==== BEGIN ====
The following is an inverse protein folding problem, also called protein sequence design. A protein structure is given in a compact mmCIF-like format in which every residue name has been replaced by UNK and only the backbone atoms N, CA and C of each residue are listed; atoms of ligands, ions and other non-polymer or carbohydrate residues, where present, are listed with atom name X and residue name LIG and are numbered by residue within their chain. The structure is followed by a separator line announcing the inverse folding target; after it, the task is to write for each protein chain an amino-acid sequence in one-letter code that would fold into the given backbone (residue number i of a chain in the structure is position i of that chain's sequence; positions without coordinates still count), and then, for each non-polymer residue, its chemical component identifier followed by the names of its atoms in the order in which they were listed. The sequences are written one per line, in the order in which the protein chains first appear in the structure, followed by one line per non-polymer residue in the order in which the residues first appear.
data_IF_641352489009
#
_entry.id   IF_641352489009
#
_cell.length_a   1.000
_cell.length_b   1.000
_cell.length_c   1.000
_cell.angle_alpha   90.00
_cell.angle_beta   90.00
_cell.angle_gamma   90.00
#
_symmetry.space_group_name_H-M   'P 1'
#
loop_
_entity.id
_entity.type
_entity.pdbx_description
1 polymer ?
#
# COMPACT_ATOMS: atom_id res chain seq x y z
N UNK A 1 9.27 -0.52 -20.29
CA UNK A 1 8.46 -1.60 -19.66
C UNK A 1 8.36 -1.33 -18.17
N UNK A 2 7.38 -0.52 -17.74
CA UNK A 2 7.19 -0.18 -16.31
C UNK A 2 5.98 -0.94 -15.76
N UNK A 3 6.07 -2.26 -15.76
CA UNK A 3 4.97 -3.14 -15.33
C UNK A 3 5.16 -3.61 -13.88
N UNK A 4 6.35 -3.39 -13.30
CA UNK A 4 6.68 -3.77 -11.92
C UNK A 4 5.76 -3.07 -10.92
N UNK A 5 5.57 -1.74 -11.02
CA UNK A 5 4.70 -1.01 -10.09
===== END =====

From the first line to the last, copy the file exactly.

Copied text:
The following is an inverse protein folding problem, also called protein sequence design. A protein structure is given in a compact mmCIF-like format in which every residue name has been replaced by UNK and only the backbone atoms N, CA and C of each residue are listed; atoms of ligands, ions and other non-polymer or carbohydrate residues, where present, are listed with atom name X and residue name LIG and are numbered by residue within their chain. The structure is followed by a separator line announcing the inverse folding target; after it, the task is to write for each protein chain an amino-acid sequence in one-letter code that would fold into the given backbone (residue number i of a chain in the structure is position i of that chain's sequence; positions without coordinates still count), and then, for each non-polymer residue, its chemical component identifier followed by the names of its atoms in the order in which they were listed. The sequences are written one per line, in the order in which the protein chains first appear in the structure, followed by one line per non-polymer residue in the order in which the residues first appear.
data_IF_641352489009
#
_entry.id   IF_641352489009
#
_cell.length_a   1.000
_cell.length_b   1.000
_cell.length_c   1.000
_cell.angle_alpha   90.00
_cell.angle_beta   90.00
_cell.angle_gamma   90.00
#
_symmetry.space_group_name_H-M   'P 1'
#
loop_
_entity.id
_entity.type
_entity.pdbx_description
1 polymer ?
#
# COMPACT_ATOMS: atom_id res chain seq x y z
N UNK A 1 9.27 -0.52 -20.29
CA UNK A 1 8.46 -1.60 -19.66
C UNK A 1 8.36 -1.33 -18.17
N UNK A 2 7.38 -0.52 -17.74
CA UNK A 2 7.19 -0.18 -16.31
C UNK A 2 5.98 -0.94 -15.76
N UNK A 3 6.07 -2.26 -15.76
CA UNK A 3 4.97 -3.14 -15.33
C UNK A 3 5.16 -3.61 -13.88
N UNK A 4 6.35 -3.39 -13.30
CA UNK A 4 6.68 -3.77 -11.92
C UNK A 4 5.76 -3.07 -10.92
N UNK A 5 5.57 -1.74 -11.02
CA UNK A 5 4.70 -1.01 -10.09